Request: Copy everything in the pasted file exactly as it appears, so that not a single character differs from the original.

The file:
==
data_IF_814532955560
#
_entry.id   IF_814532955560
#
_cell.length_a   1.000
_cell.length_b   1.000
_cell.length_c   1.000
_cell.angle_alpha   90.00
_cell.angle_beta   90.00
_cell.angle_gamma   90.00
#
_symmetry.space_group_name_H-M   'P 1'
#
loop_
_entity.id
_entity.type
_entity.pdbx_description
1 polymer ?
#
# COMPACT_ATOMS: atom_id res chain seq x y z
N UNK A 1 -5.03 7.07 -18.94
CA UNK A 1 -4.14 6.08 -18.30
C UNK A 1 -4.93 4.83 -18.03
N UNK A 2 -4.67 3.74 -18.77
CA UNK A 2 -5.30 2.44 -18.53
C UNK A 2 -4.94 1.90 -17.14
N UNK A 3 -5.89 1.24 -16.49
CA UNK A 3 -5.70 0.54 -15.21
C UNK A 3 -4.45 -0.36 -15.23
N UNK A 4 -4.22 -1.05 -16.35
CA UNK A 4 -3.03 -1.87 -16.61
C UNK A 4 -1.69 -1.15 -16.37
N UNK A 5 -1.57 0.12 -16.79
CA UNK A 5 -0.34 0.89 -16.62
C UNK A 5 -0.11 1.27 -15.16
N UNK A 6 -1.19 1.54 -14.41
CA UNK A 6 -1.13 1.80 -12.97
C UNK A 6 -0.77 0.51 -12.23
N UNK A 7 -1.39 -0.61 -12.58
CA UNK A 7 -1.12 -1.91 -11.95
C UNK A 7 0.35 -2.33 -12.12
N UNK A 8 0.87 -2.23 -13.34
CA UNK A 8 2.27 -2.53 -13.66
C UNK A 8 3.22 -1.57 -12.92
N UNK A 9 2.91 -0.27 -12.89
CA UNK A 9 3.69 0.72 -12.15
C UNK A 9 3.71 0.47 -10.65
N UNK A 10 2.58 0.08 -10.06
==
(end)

data_IF_814532955560
#
_entry.id   IF_814532955560
#
_cell.length_a   1.000
_cell.length_b   1.000
_cell.length_c   1.000
_cell.angle_alpha   90.00
_cell.angle_beta   90.00
_cell.angle_gamma   90.00
#
_symmetry.space_group_name_H-M   'P 1'
#
loop_
_entity.id
_entity.type
_entity.pdbx_description
1 polymer ?
#
# COMPACT_ATOMS: atom_id res chain seq x y z
N UNK A 1 -5.03 7.07 -18.94
CA UNK A 1 -4.14 6.08 -18.30
C UNK A 1 -4.93 4.83 -18.03
N UNK A 2 -4.67 3.74 -18.77
CA UNK A 2 -5.30 2.44 -18.53
C UNK A 2 -4.94 1.90 -17.14
N UNK A 3 -5.89 1.24 -16.49
CA UNK A 3 -5.70 0.54 -15.21
C UNK A 3 -4.45 -0.36 -15.23
N UNK A 4 -4.22 -1.05 -16.35
CA UNK A 4 -3.03 -1.87 -16.61
C UNK A 4 -1.69 -1.15 -16.37
N UNK A 5 -1.57 0.12 -16.79
CA UNK A 5 -0.34 0.89 -16.62
C UNK A 5 -0.11 1.27 -15.16
N UNK A 6 -1.19 1.54 -14.41
CA UNK A 6 -1.13 1.80 -12.97
C UNK A 6 -0.77 0.51 -12.23
N UNK A 7 -1.39 -0.61 -12.58
CA UNK A 7 -1.12 -1.91 -11.95
C UNK A 7 0.35 -2.33 -12.12
N UNK A 8 0.87 -2.23 -13.34
CA UNK A 8 2.27 -2.53 -13.66
C UNK A 8 3.22 -1.57 -12.92
N UNK A 9 2.91 -0.27 -12.89
CA UNK A 9 3.69 0.72 -12.15
C UNK A 9 3.71 0.47 -10.65
N UNK A 10 2.58 0.08 -10.06